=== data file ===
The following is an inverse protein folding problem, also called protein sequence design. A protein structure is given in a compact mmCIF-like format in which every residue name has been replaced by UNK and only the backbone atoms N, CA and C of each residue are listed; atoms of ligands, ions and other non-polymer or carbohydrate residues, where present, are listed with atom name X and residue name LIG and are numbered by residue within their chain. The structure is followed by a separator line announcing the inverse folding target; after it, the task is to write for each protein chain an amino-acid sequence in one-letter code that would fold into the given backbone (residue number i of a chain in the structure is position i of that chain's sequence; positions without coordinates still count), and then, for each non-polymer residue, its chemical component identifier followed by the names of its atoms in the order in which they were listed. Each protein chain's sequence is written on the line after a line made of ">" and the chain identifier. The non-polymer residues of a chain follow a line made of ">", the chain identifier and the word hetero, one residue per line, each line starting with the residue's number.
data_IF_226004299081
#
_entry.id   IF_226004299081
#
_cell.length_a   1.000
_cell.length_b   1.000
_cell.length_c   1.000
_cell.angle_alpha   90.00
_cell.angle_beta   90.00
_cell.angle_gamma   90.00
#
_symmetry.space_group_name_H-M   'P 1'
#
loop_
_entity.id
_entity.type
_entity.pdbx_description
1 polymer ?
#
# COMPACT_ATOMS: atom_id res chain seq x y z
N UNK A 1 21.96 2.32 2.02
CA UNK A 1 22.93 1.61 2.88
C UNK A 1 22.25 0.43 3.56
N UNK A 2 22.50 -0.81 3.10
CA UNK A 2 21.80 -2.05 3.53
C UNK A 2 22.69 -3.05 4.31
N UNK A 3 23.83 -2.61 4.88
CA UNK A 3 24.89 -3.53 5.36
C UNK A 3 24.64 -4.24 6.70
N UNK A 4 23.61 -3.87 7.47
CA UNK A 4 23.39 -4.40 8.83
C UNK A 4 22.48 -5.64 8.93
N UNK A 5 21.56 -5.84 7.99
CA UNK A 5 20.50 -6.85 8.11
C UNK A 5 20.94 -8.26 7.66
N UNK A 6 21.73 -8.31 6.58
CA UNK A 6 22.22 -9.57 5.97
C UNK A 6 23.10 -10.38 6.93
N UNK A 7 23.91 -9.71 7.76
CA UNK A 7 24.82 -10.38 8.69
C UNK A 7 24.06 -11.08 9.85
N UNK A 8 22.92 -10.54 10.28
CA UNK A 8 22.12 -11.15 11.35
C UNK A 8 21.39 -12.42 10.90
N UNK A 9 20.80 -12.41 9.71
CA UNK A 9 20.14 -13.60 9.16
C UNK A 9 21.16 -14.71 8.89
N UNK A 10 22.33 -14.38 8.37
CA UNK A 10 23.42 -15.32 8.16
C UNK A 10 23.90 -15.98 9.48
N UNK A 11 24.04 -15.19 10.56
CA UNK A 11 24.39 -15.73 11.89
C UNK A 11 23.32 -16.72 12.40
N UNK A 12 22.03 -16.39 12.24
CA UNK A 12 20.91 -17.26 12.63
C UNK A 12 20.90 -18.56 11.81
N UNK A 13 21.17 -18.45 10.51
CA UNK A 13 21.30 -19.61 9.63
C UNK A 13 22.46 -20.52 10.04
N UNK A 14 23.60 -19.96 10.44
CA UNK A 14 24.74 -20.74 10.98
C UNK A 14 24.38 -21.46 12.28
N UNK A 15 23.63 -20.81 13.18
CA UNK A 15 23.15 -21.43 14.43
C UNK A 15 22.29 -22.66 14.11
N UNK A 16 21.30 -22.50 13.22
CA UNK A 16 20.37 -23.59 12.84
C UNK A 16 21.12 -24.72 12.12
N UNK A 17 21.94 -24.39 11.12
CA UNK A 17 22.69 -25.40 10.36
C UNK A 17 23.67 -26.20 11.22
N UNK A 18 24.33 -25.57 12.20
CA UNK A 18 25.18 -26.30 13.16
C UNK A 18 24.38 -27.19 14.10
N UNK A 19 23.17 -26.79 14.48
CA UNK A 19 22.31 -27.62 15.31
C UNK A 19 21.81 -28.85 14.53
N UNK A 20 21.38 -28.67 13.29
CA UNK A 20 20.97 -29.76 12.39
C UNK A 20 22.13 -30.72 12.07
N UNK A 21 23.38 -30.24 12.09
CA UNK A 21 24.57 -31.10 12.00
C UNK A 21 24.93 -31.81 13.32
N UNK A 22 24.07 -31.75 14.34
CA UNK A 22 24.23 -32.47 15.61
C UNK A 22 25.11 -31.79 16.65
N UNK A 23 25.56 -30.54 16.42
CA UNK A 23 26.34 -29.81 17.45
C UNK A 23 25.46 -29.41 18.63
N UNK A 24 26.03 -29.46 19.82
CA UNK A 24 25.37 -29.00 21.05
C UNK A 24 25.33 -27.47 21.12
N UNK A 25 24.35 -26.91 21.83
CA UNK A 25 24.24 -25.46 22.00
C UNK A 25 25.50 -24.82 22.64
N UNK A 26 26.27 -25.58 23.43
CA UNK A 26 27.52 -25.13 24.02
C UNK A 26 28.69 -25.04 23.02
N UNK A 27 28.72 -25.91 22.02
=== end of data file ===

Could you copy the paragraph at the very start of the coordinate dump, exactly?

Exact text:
The following is an inverse protein folding problem, also called protein sequence design. A protein structure is given in a compact mmCIF-like format in which every residue name has been replaced by UNK and only the backbone atoms N, CA and C of each residue are listed; atoms of ligands, ions and other non-polymer or carbohydrate residues, where present, are listed with atom name X and residue name LIG and are numbered by residue within their chain. The structure is followed by a separator line announcing the inverse folding target; after it, the task is to write for each protein chain an amino-acid sequence in one-letter code that would fold into the given backbone (residue number i of a chain in the structure is position i of that chain's sequence; positions without coordinates still count), and then, for each non-polymer residue, its chemical component identifier followed by the names of its atoms in the order in which they were listed. Each protein chain's sequence is written on the line after a line made of ">" and the chain identifier. The non-polymer residues of a chain follow a line made of ">", the chain identifier and the word hetero, one residue per line, each line starting with the residue's number.